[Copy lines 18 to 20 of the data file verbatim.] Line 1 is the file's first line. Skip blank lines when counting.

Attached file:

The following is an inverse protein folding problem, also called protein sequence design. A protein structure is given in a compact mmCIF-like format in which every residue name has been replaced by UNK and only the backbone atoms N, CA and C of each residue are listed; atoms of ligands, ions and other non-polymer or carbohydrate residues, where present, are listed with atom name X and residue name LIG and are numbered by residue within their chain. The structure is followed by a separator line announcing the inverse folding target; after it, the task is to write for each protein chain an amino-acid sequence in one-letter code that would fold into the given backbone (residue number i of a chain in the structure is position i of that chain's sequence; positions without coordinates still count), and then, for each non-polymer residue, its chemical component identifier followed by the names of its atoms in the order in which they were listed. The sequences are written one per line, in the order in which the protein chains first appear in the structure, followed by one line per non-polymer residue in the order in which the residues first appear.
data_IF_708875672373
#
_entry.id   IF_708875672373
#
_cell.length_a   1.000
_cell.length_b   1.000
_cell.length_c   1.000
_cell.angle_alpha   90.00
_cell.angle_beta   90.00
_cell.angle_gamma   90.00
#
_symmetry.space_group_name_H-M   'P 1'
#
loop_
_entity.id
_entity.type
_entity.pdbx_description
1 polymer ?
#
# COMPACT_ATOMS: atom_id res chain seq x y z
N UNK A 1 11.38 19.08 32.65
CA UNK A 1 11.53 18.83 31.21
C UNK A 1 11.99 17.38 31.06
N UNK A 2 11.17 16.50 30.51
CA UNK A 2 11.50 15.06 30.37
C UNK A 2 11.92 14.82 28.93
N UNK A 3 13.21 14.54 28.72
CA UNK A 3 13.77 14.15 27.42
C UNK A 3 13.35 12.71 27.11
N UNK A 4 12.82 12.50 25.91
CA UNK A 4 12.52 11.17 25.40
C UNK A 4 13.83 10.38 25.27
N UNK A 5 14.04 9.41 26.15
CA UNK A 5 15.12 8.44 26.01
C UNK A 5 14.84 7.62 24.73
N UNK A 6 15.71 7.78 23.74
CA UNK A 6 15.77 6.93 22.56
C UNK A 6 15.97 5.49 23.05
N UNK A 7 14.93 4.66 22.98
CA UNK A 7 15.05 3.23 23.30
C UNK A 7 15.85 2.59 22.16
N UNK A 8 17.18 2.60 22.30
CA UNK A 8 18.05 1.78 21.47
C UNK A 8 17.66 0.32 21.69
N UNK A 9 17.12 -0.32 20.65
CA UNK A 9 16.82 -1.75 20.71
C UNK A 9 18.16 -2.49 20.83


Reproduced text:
_entity.pdbx_description
1 polymer ?
#